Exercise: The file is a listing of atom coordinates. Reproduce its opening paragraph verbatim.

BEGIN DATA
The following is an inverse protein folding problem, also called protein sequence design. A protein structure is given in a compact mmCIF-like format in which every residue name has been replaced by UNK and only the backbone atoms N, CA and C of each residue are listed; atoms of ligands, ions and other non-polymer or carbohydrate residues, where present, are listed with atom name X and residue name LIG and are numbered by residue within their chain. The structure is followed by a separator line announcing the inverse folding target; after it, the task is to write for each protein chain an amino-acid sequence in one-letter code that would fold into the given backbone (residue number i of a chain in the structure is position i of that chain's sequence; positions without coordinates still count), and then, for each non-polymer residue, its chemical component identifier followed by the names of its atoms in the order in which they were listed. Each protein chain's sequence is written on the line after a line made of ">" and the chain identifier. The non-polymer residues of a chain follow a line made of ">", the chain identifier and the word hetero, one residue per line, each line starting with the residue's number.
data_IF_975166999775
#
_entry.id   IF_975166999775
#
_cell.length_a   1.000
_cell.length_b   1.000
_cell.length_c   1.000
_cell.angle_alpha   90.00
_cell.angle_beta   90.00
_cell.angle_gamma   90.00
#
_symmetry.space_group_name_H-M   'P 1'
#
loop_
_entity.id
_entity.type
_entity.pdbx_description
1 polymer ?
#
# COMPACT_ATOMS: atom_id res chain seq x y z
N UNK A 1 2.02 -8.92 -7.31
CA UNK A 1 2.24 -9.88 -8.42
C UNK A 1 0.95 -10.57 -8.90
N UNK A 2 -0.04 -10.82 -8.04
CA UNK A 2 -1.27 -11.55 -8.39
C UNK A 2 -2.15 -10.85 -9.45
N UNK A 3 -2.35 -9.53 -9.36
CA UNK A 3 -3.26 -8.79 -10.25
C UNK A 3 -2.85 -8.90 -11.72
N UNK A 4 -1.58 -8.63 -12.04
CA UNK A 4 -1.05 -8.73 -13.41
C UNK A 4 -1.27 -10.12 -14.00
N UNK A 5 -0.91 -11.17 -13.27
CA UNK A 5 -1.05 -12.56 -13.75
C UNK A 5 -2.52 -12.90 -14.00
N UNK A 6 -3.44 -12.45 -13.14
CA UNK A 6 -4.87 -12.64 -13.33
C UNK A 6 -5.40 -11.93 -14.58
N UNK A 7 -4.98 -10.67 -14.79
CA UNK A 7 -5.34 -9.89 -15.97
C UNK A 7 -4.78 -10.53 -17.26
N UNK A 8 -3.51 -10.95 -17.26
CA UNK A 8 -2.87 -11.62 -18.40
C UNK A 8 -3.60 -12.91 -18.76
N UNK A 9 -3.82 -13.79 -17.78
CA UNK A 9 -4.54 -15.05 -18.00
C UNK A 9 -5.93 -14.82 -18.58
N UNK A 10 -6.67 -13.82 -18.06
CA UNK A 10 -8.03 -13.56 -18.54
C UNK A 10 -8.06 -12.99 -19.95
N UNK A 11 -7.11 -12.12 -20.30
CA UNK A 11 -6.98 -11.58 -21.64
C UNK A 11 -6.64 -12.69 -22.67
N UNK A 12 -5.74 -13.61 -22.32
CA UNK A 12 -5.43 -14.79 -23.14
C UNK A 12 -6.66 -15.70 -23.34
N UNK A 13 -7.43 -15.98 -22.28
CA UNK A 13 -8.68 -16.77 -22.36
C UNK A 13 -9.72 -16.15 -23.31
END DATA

The following is an inverse protein folding problem, also called protein sequence design. A protein structure is given in a compact mmCIF-like format in which every residue name has been replaced by UNK and only the backbone atoms N, CA and C of each residue are listed; atoms of ligands, ions and other non-polymer or carbohydrate residues, where present, are listed with atom name X and residue name LIG and are numbered by residue within their chain. The structure is followed by a separator line announcing the inverse folding target; after it, the task is to write for each protein chain an amino-acid sequence in one-letter code that would fold into the given backbone (residue number i of a chain in the structure is position i of that chain's sequence; positions without coordinates still count), and then, for each non-polymer residue, its chemical component identifier followed by the names of its atoms in the order in which they were listed. Each protein chain's sequence is written on the line after a line made of ">" and the chain identifier. The non-polymer residues of a chain follow a line made of ">", the chain identifier and the word hetero, one residue per line, each line starting with the residue's number.